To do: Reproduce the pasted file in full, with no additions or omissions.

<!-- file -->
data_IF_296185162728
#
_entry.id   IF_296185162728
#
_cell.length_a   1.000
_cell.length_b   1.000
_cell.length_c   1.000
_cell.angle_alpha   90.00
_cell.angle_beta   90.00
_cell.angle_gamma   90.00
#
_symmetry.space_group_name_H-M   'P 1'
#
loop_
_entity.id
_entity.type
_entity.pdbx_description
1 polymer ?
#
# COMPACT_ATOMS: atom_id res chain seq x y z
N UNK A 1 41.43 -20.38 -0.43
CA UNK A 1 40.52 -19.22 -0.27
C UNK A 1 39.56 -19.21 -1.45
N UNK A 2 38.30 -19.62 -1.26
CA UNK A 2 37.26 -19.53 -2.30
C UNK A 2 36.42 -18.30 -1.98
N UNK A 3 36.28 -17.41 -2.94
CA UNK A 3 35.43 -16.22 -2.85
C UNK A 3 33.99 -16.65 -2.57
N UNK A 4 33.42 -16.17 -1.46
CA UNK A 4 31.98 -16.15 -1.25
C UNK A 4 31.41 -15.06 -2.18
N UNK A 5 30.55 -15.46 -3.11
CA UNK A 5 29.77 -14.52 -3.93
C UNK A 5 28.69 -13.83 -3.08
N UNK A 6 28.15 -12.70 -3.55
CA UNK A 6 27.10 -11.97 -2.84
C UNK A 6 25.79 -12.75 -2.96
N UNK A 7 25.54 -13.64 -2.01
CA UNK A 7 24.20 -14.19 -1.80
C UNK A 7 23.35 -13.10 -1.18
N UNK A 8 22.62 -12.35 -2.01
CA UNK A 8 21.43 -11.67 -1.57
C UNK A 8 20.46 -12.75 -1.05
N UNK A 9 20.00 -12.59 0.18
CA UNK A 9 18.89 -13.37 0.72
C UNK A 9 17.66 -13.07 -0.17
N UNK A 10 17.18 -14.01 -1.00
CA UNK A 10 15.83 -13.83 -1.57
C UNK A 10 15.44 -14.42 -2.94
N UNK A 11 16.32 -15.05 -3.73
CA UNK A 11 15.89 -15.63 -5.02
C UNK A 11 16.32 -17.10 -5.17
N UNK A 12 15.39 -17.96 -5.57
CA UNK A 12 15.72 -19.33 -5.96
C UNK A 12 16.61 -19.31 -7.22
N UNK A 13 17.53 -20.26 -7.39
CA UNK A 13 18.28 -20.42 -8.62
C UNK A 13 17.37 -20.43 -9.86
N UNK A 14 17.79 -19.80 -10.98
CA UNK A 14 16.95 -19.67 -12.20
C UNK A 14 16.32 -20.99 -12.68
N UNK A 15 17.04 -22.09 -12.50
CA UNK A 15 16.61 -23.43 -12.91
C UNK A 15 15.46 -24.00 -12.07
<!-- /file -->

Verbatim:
data_IF_296185162728
#
_entry.id   IF_296185162728
#
_cell.length_a   1.000
_cell.length_b   1.000
_cell.length_c   1.000
_cell.angle_alpha   90.00
_cell.angle_beta   90.00
_cell.angle_gamma   90.00
#
_symmetry.space_group_name_H-M   'P 1'
#
loop_
_entity.id
_entity.type
_entity.pdbx_description
1 polymer ?
#
# COMPACT_ATOMS: atom_id res chain seq x y z
N UNK A 1 41.43 -20.38 -0.43
CA UNK A 1 40.52 -19.22 -0.27
C UNK A 1 39.56 -19.21 -1.45
N UNK A 2 38.30 -19.62 -1.26
CA UNK A 2 37.26 -19.53 -2.30
C UNK A 2 36.42 -18.30 -1.98
N UNK A 3 36.28 -17.41 -2.94
CA UNK A 3 35.43 -16.22 -2.85
C UNK A 3 33.99 -16.65 -2.57
N UNK A 4 33.42 -16.17 -1.46
CA UNK A 4 31.98 -16.15 -1.25
C UNK A 4 31.41 -15.06 -2.18
N UNK A 5 30.55 -15.46 -3.11
CA UNK A 5 29.77 -14.52 -3.93
C UNK A 5 28.69 -13.83 -3.08
N UNK A 6 28.15 -12.70 -3.55
CA UNK A 6 27.10 -11.97 -2.84
C UNK A 6 25.79 -12.75 -2.96
N UNK A 7 25.54 -13.64 -2.01
CA UNK A 7 24.20 -14.19 -1.80
C UNK A 7 23.35 -13.10 -1.18
N UNK A 8 22.62 -12.35 -2.01
CA UNK A 8 21.43 -11.67 -1.57
C UNK A 8 20.46 -12.75 -1.05
N UNK A 9 20.00 -12.59 0.18
CA UNK A 9 18.89 -13.37 0.72
C UNK A 9 17.66 -13.07 -0.17
N UNK A 10 17.18 -14.01 -1.00
CA UNK A 10 15.83 -13.83 -1.57
C UNK A 10 15.44 -14.42 -2.94
N UNK A 11 16.32 -15.05 -3.73
CA UNK A 11 15.89 -15.63 -5.02
C UNK A 11 16.32 -17.10 -5.17
N UNK A 12 15.39 -17.96 -5.57
CA UNK A 12 15.72 -19.33 -5.96
C UNK A 12 16.61 -19.31 -7.22
N UNK A 13 17.53 -20.26 -7.39
CA UNK A 13 18.28 -20.42 -8.62
C UNK A 13 17.37 -20.43 -9.86
N UNK A 14 17.79 -19.80 -10.98
CA UNK A 14 16.95 -19.67 -12.20
C UNK A 14 16.32 -20.99 -12.68
N UNK A 15 17.04 -22.09 -12.50
CA UNK A 15 16.61 -23.43 -12.91
C UNK A 15 15.46 -24.00 -12.07